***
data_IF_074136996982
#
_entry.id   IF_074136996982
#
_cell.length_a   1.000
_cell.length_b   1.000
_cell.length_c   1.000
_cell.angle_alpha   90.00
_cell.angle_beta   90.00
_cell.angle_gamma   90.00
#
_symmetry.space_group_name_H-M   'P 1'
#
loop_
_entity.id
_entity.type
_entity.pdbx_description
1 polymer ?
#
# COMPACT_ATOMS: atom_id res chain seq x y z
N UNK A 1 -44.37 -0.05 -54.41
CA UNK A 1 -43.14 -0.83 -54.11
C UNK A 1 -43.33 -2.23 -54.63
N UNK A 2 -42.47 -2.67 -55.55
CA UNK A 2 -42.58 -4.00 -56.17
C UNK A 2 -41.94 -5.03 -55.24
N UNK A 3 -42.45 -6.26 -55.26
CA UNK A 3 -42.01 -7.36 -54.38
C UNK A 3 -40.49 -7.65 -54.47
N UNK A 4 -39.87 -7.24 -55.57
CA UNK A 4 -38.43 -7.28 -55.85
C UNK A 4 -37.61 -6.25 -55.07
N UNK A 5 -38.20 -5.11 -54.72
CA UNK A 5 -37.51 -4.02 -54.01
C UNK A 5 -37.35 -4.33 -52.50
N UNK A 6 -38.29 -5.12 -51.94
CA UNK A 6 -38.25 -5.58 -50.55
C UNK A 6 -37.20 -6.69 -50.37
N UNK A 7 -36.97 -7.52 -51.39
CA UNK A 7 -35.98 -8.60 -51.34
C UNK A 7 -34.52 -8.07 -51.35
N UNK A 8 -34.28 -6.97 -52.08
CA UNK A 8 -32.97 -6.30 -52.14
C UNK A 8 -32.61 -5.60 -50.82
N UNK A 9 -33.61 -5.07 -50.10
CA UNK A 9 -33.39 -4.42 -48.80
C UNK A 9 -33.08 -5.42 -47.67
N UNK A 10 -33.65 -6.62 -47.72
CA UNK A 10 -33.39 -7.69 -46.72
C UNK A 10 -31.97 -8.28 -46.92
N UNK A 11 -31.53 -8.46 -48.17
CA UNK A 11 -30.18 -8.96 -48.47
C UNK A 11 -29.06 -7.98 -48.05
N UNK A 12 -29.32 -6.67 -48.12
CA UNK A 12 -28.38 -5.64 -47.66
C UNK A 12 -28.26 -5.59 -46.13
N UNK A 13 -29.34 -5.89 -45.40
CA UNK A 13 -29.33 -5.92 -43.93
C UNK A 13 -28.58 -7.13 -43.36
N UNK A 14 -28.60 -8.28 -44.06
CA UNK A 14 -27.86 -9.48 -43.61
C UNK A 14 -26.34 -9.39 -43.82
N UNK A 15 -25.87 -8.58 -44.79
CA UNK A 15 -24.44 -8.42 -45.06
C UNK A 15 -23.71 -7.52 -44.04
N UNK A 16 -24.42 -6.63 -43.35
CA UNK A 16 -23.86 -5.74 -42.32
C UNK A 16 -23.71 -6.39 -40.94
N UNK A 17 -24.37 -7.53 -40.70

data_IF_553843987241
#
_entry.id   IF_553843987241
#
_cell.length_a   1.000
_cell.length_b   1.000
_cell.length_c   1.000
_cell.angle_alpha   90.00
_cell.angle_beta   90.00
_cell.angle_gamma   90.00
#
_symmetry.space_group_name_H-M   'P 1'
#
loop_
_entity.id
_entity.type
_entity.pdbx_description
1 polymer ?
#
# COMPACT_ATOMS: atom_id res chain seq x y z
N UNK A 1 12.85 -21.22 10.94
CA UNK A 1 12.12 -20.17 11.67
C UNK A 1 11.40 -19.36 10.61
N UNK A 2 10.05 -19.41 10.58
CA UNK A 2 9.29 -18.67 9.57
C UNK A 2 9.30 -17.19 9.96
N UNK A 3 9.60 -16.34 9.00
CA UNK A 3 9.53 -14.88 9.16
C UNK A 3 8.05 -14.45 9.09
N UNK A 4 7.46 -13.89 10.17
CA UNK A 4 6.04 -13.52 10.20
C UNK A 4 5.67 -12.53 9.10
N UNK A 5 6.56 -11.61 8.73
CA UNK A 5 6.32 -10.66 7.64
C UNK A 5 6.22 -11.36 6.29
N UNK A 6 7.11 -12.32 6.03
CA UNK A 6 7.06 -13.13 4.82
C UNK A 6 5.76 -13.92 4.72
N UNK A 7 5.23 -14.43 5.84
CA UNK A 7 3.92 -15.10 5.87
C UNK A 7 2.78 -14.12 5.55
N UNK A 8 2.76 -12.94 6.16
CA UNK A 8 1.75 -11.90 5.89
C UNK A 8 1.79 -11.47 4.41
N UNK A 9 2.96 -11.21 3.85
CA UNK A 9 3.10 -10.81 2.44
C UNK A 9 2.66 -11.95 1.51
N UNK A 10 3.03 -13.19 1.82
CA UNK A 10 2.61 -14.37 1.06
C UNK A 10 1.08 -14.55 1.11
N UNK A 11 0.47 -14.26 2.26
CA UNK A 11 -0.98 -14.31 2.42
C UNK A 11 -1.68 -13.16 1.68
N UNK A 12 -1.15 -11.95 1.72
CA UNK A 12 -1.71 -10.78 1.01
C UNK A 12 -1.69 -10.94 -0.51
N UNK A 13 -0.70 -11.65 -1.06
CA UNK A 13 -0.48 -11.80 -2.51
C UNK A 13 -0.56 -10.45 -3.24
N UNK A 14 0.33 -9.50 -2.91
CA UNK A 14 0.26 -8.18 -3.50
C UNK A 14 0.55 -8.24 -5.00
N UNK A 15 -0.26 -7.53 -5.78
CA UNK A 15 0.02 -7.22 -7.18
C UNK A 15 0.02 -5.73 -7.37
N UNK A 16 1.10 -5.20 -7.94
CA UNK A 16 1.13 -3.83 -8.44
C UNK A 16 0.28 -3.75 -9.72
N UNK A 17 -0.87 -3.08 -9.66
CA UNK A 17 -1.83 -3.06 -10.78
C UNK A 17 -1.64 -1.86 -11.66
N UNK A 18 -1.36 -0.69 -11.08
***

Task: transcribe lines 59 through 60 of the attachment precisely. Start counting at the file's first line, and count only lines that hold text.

C UNK A 13 -28.58 -7.13 -43.36
N UNK A 14 -28.60 -8.28 -44.06